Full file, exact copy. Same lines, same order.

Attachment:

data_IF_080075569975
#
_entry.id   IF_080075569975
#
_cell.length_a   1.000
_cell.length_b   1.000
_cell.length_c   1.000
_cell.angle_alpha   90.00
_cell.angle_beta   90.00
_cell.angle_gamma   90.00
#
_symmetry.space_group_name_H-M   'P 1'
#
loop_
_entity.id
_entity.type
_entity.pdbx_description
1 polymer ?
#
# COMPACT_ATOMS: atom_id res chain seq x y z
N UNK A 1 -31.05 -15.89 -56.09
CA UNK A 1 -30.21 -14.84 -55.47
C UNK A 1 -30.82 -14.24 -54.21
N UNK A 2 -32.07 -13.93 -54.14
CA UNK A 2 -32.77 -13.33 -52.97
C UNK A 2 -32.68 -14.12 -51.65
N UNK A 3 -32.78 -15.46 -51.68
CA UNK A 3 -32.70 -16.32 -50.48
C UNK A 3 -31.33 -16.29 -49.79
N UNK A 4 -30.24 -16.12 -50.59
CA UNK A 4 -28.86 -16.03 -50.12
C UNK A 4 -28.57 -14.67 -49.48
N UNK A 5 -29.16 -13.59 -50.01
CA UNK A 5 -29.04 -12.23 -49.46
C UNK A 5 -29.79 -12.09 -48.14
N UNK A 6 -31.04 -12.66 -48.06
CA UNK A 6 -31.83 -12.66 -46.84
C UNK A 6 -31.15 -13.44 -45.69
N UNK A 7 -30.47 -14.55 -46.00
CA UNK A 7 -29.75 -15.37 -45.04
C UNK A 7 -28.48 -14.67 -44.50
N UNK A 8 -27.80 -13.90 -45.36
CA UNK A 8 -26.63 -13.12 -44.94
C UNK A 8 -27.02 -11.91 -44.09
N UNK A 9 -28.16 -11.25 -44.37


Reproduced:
data_IF_080075569975
#
_entry.id   IF_080075569975
#
_cell.length_a   1.000
_cell.length_b   1.000
_cell.length_c   1.000
_cell.angle_alpha   90.00
_cell.angle_beta   90.00
_cell.angle_gamma   90.00
#
_symmetry.space_group_name_H-M   'P 1'
#
loop_
_entity.id
_entity.type
_entity.pdbx_description
1 polymer ?
#
# COMPACT_ATOMS: atom_id res chain seq x y z
N UNK A 1 -31.05 -15.89 -56.09
CA UNK A 1 -30.21 -14.84 -55.47
C UNK A 1 -30.82 -14.24 -54.21
N UNK A 2 -32.07 -13.93 -54.14
CA UNK A 2 -32.77 -13.33 -52.97
C UNK A 2 -32.68 -14.12 -51.65
N UNK A 3 -32.78 -15.46 -51.68
CA UNK A 3 -32.70 -16.32 -50.48
C UNK A 3 -31.33 -16.29 -49.79
N UNK A 4 -30.24 -16.12 -50.59
CA UNK A 4 -28.86 -16.03 -50.12
C UNK A 4 -28.57 -14.67 -49.48
N UNK A 5 -29.16 -13.59 -50.01
CA UNK A 5 -29.04 -12.23 -49.46
C UNK A 5 -29.79 -12.09 -48.14
N UNK A 6 -31.04 -12.66 -48.06
CA UNK A 6 -31.83 -12.66 -46.84
C UNK A 6 -31.15 -13.44 -45.69
N UNK A 7 -30.47 -14.55 -46.00
CA UNK A 7 -29.75 -15.37 -45.04
C UNK A 7 -28.48 -14.67 -44.50
N UNK A 8 -27.80 -13.90 -45.36
CA UNK A 8 -26.63 -13.12 -44.94
C UNK A 8 -27.02 -11.91 -44.09
N UNK A 9 -28.16 -11.25 -44.37